If the events recounted in “Tread” had not occurred in real life, you might mistake any synopsis of its storyline for a treatment written by some grindhouse-cinema aficionado as a tribute to ‘70s rural-revenge thrillers. Indeed, Paul Solet’s remarkably absorbing and suspenseful documentary often plays like the dark flip side of that audience-stoking subgenre — think Jonathan Kaplan’s “White Line Fever” or Jonathan Demme’s “Fighting Mad” — in which working-class protagonists transform tools of their trade into blunt-instrument weapons while battling corrupt oppressors.
For roughly the first third of the movie’s running time, Marvin Heemeyer, a fiftysomething welder and muffler-shop owner in the small Colorado mountain town of Granby, certainly seems to fit the genre stereotype of a hard-working, straight-shooting guy who doesn’t become violent until he’s pushed too far. To be sure, that initial impression is sustained largely by Heemeyer himself, who’s heard on recordings he made before his date with destiny, and a group of interviewees that includes his former girlfriend. And even during the early going, it’s a tad troublesome to perceive the resolute fervor in his taped supplication: “God bless me in advance for the task which I am about to undertake.”
For a considerable stretch, however, Solet craftily structures “Tread” in such a way that it’s easy to accept Heemeyer as an avenging angel.
After moving to Granby in the early ‘90s, we’re told, Heemeyer purchased at public auction a two-acre site where he established the muffler shop. As the business prospered, he developed friendships with a few locals — including fellow snowmobile enthusiasts, who marveled at his ability to manufacture custom bumpers for their vehicles, and the aforementioned girlfriend, Trisha Macdonald, who says that, at least during their early days as a couple, she “always felt safe” with him.
But the good times didn’t last. Heemeyer recalls that, as early as his 1992 land purchase, he got crosswise with a businessman who had also bid on the property — and who had strong ties with the powerful family that controlled most of Granby and the town’s government officials. Over the years, Heemeyer lost a series of legal battles against the city council, which he claimed singled him out for harassment by strictly enforcing laws pertaining to water and sewage access. By the time his adversaries won their own battle for zonal approval to build a potentially polluting cement plant directly across the street from his shop, Heemeyer was ready to take drastic action.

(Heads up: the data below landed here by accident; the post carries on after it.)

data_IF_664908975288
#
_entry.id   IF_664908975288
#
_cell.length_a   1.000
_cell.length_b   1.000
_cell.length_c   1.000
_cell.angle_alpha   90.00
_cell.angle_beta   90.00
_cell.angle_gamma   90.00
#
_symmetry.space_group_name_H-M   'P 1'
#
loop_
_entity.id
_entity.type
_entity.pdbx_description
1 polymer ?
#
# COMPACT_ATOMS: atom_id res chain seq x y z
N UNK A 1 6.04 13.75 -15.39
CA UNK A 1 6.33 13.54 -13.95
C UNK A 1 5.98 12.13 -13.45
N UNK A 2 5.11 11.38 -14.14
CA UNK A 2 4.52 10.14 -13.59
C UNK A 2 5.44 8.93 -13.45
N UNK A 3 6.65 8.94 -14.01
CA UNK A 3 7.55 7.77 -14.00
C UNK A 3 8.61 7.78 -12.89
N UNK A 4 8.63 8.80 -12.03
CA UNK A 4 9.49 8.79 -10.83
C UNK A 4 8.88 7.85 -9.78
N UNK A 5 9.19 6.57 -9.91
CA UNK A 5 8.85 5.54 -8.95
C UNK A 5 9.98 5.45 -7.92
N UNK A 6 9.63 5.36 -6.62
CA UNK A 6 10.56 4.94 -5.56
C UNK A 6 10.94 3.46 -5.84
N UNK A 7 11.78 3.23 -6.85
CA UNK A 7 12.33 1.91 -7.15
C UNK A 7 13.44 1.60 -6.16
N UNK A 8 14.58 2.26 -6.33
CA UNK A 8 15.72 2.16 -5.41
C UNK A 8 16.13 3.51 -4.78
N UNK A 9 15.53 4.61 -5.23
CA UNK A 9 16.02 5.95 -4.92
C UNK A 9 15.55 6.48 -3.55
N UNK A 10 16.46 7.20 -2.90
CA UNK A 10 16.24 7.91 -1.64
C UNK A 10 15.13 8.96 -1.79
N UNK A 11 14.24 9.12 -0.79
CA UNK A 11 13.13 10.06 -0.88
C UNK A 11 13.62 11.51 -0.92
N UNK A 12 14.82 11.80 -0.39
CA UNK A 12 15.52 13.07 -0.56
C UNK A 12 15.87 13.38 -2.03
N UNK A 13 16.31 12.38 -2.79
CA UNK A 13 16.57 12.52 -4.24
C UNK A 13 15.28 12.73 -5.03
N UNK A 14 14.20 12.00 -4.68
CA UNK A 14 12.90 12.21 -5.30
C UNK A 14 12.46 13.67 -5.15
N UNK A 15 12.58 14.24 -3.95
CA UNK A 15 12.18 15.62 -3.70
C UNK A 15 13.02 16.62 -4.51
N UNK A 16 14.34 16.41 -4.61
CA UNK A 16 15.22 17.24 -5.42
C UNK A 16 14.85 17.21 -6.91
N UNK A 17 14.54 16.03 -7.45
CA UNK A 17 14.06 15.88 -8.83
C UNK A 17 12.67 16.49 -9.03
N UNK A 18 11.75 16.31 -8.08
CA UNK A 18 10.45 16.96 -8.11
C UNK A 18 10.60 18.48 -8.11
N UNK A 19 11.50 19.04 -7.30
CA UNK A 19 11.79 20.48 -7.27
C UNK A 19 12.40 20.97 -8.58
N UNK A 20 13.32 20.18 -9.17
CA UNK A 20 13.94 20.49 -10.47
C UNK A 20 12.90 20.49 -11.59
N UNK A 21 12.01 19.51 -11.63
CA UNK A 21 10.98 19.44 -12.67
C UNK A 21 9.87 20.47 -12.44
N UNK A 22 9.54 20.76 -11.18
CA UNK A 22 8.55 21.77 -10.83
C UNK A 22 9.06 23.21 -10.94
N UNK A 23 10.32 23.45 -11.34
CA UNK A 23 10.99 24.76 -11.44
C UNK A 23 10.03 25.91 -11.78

Really, really drastic action.
This is the point where, in conventional rural-revenge melodramas, you’re inspired to start cheering for our hero, and admiring his ingenuity, as he hashes out an audacious plan for settling scores. Long before this point in “Tread,” however, nagging doubts about a possibly unreliable narrator give way to full-blown certitude that, instead of being a plucky underdog, Heemeyer was a delusional sociopath who truly believed God was on his side.
Solet manages his movie’s wrenching reversal of course by adding new witnesses to his lineup of interviewees — including, naturally, many of the people accused of treachery by Heemeyer — and utilizing many slicky produced scenes of “historical reenactment” to enhance a riveting narrative that inexorably devolves into a worst-case scenario.
Over a period of approximately a year and a half, Heemeyer methodically transformed a Komatsu D55A bulldozer into a steel-and-concrete-armored tank outfitted with automatic weaponry. He took it as a sign of God’s will that he was able to fit the dozer inside his muffler shop in the first place. And when his work-in-process wasn’t detected by an insurance inspector, Heemeyer concluded in his taped final testament: “I wasn’t supposed to get caught.”
On June 4, 2004, Heemeyer revved up his armored vehicle and set about demolishing private and public buildings throughout Granby while police repeatedly proved unable to stop the weapon of selective destruction. “Tread” grippingly depicts the rampage with a potent mix of news footage, reenactments and testaments from witnesses who by and large sound like they still can’t quite believe, much less explain, what they witnessed. Asked to account for Heemeyer’s actions, one Granby citizen theorizes: “He just spent too much time alone.” Another one adds: “You never know what gets into people.”
“Tread” abounds in memorable images and interviews that range from darkly comical to deeply disquieting. (Before he enters his mean machine, the reenactor who represents Heemeyer shaves his head — just like Travis Bickle in “Taxi Driver.”) But one sequence manages to be both amusing and unsettling all at once, through dint of its sheer simplicity. Solet focuses tightly on two pre-digital devices in the same frame: A cassette recorder, which plays one of Heemeyer’s self-justifying rants; and a microcassette recorder, which plays the rebuttal of a Granby resident who maintains that, no, that’s not what happened. Not at all.
By the way: If any of this sounds familiar, that’s quite possibly because Heemeyer’s assault on Granby partly inspired Andrey Zvyagintsev’s Oscar-nominated 2014 film “Leviathan.” But if you are among the many who do not recall reading or hearing anything about this amazing event at the time it happened in 2004 — credit Solet for saving the most gobsmacking of his stranger-than-fiction twists for last.